The Knitting Leaflet Project



Crowdsourced project enlists enthusiasts to unpick trends in knitwear.

Knitters and knitwear fans are being asked to join together online to unravel the craft’s developments and emerging trends over the twentieth century. Volunteers will get exclusive access to 5000 fascinating vintage images from knitting pattern leaflets in the Knitting & Crochet Guild’s archive – the UK’s biggest bunch of all things crochet and knit.

From quaint to kitsch, the online images unfurl a marvellous visual journey stretching decades and offer a unique peek at widely unseen everyday British domestic life. By asking people questions about them, The Knitting Leaflet Project will pull together a rich story showing how knitwear fashions morphed throughout the 1900s to the 1980s.

“I’m really excited about this,” said Dr Ellie Reed, lecturer in English at Brunel University London. “By using online crowdsourcing to get people to classify these thousands of rare cultural artefacts, we’ll reveal new insights into how knitting and knitwear evolved over the twentieth century,” said Dr Reed, who researches women’s magazines. “We’ll also shine new light on the lifestyles and identities of the ordinary women, at whom pattern leaflets were targeted,” she added.

In the decades between 1900 and the 1980s, knitting, which gets its name from the word ‘knot’, became a national mania, catapulting knitwear into high fashion. The so-called domestic craft was a big part of life in twentieth century Britain. Knitting patterns were all over magazines and tucked inside newspapers, and mass-produced knitting pattern leaflets printed by yarn manufacturers were sold in wool shops nationwide. Like recipe cards given away in grocery stores, knitting leaflets had making instructions inside, with a picture of the finished jumper or scarf on the front.

Decades later in 2021, lockdown cast the craft into something of a resurgence, with John Lewis reporting that demand for needles and wool spiked nearly 90% that August – helped along by pictures of British diver Tom Daley happily knitting poolside at the Tokyo Olympics.

To cast light on the part pattern leaflets played in how knitting and knitwear developed over the twentieth century, Dr Reed has launched The Knitting Leaflet Project on citizen science web portal, Zooniverse. Volunteers will help collect data by answering questions about the pictures on the leaflets. Non-knitters, novices, hobbyists, trend-spotters and knitting aficionados can all join in, and people can also comment on leaflets and share memories.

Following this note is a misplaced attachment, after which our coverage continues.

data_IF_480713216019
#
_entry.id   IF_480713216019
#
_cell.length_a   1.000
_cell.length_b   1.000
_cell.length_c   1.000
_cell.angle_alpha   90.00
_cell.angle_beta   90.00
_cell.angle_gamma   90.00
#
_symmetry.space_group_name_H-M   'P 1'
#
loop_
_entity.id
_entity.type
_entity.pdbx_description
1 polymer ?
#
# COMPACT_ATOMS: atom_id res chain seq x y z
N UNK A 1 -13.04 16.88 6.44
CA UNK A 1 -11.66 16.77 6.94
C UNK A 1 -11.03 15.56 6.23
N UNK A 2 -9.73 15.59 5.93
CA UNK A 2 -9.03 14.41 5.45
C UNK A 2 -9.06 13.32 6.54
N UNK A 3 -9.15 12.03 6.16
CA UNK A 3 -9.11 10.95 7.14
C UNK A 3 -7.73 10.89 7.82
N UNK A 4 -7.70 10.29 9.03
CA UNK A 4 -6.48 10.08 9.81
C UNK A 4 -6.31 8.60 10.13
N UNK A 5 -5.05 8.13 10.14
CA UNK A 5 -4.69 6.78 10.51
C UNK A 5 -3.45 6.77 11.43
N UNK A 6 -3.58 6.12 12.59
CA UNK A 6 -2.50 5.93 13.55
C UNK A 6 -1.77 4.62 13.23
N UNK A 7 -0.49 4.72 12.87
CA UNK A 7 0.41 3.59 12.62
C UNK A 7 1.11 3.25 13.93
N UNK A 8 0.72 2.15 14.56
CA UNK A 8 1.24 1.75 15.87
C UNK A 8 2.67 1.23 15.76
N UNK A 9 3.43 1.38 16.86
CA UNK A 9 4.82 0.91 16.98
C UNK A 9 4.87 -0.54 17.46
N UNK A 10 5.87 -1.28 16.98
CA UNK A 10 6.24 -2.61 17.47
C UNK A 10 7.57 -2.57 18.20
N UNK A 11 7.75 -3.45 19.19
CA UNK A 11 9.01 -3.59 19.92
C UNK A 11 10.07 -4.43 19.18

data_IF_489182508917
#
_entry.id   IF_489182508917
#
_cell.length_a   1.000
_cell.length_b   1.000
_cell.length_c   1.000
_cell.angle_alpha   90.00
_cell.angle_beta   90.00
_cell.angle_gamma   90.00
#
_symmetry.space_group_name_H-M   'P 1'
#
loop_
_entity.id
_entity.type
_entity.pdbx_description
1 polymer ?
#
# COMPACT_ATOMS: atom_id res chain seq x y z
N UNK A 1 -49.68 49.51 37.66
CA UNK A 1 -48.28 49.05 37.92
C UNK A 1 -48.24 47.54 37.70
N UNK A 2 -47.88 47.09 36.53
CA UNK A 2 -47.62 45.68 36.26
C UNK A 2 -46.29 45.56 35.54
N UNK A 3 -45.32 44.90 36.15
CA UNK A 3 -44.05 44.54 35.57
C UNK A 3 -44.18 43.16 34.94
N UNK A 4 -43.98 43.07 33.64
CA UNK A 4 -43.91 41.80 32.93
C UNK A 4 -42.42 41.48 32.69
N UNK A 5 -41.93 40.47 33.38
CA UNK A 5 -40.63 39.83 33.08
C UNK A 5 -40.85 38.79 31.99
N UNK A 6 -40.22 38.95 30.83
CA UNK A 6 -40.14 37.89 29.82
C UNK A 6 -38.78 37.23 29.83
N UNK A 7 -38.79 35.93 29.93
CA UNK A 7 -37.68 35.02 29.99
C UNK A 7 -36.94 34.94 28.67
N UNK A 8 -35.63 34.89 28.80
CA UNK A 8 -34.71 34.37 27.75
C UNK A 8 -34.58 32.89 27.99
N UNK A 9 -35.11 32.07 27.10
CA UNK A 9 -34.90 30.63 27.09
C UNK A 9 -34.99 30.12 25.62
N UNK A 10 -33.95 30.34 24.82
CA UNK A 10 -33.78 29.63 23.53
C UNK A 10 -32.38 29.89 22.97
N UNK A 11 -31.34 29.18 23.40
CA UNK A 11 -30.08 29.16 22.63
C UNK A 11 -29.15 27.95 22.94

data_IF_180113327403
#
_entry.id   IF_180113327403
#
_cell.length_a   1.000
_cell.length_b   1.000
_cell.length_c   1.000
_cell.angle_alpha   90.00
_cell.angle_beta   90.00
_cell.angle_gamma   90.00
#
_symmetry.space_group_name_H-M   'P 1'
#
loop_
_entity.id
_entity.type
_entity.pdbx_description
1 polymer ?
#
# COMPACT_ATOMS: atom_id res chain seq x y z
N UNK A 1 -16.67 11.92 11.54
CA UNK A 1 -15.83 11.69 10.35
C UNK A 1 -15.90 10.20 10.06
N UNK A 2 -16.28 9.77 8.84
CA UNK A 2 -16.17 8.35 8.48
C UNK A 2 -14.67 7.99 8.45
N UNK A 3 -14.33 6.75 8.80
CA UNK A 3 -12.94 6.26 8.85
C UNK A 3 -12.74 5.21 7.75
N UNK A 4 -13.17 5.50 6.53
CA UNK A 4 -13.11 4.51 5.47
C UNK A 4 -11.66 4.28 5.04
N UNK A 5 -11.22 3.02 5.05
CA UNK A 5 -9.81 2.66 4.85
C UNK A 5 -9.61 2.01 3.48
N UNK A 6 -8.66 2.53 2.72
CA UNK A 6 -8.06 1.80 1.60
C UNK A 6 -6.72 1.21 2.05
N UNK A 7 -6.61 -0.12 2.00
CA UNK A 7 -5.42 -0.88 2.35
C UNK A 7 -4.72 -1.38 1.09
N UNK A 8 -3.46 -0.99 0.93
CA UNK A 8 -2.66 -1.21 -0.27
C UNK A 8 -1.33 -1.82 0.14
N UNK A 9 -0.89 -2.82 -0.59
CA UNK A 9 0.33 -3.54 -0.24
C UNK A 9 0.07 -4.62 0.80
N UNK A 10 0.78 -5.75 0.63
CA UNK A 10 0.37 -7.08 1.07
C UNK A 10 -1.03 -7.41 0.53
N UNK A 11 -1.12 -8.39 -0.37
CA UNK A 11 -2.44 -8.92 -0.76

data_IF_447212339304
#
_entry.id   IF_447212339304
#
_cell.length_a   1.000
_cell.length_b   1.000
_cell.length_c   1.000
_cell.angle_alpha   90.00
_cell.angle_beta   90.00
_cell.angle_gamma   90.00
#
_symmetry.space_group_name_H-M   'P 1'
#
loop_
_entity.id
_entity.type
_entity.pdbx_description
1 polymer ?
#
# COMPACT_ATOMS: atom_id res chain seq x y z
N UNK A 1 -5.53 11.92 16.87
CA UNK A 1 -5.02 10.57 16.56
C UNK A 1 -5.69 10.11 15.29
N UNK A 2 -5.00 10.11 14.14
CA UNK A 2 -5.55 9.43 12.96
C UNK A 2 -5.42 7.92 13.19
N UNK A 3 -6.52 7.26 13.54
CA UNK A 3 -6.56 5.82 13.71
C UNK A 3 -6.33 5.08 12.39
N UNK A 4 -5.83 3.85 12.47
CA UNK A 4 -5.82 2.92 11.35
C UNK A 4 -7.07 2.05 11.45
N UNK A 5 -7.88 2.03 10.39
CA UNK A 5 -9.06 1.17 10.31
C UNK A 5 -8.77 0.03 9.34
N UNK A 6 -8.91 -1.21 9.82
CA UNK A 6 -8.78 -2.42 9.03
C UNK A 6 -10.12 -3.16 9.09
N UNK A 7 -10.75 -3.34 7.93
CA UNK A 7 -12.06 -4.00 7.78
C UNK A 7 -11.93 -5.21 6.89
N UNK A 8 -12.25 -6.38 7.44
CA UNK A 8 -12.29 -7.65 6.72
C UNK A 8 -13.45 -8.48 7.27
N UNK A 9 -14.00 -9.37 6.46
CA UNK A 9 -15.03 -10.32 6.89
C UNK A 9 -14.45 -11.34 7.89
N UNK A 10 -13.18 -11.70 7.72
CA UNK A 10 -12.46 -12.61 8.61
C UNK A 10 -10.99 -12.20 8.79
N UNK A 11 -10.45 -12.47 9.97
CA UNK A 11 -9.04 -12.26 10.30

Questions range from simply saying whether it is a garment, something for the home or a pet, to who was aimed at – for instance, an adult man, adult woman, teenage girl, teenage boy, child, baby, etc. Then there’s slightly more detailed questions like what part of the body it is for. Fashion-savvy people can look at things like hairstyles, look and shapes and say if they think it was published in the 1940s, the 1970s, and so on. And knitting gurus can help pinpoint design details like cabling, sleeve and collar shapes and button styles.

Their answers will go into a database where Dr Reed can plot changes and trends, such as when certain garments went in and out of fashion. For instance, perhaps patterns for cardigans suddenly became very popular in the 1920s, perhaps baby clothes had a moment in the 1950s, or picture jumpers were a thing in the 1970s.

“I have a vague idea of a few things I’m expecting,” revealed Dr Reed. “Jumpers got really fashionable during the 1920s, in what was known as the sweater craze. So, I’m expecting to see a massive increase in jumper patterns during the 1920s. From what I’ve seen, Fair Isle might become a bit more popular during the 1940s. Certain design attributes will probably come up as well – for instance, cardigan and jumpers from the 1940s often have these quite square, ‘military-style’ shoulders. I’m mostly curious to see what comes up.”

To keep people hooked, the portal will also host talkboards where people can chat, ask questions and share advice. “I’m really excited about this bit of it,” Dr Reed said, “because a there will be a lot of people who either use these patterns themselves or will remember their mums, their grandmas, big sisters, whoever, using them as well. Maybe they remember the Christmas jumper their mum knitted their dad or suchlike. So, I hope to capture memories. There’s a lot of knowledge out there too, which I want to preserve.”

To find out more and get started, go to The Knitting Leaflets Project on Zooniverse.

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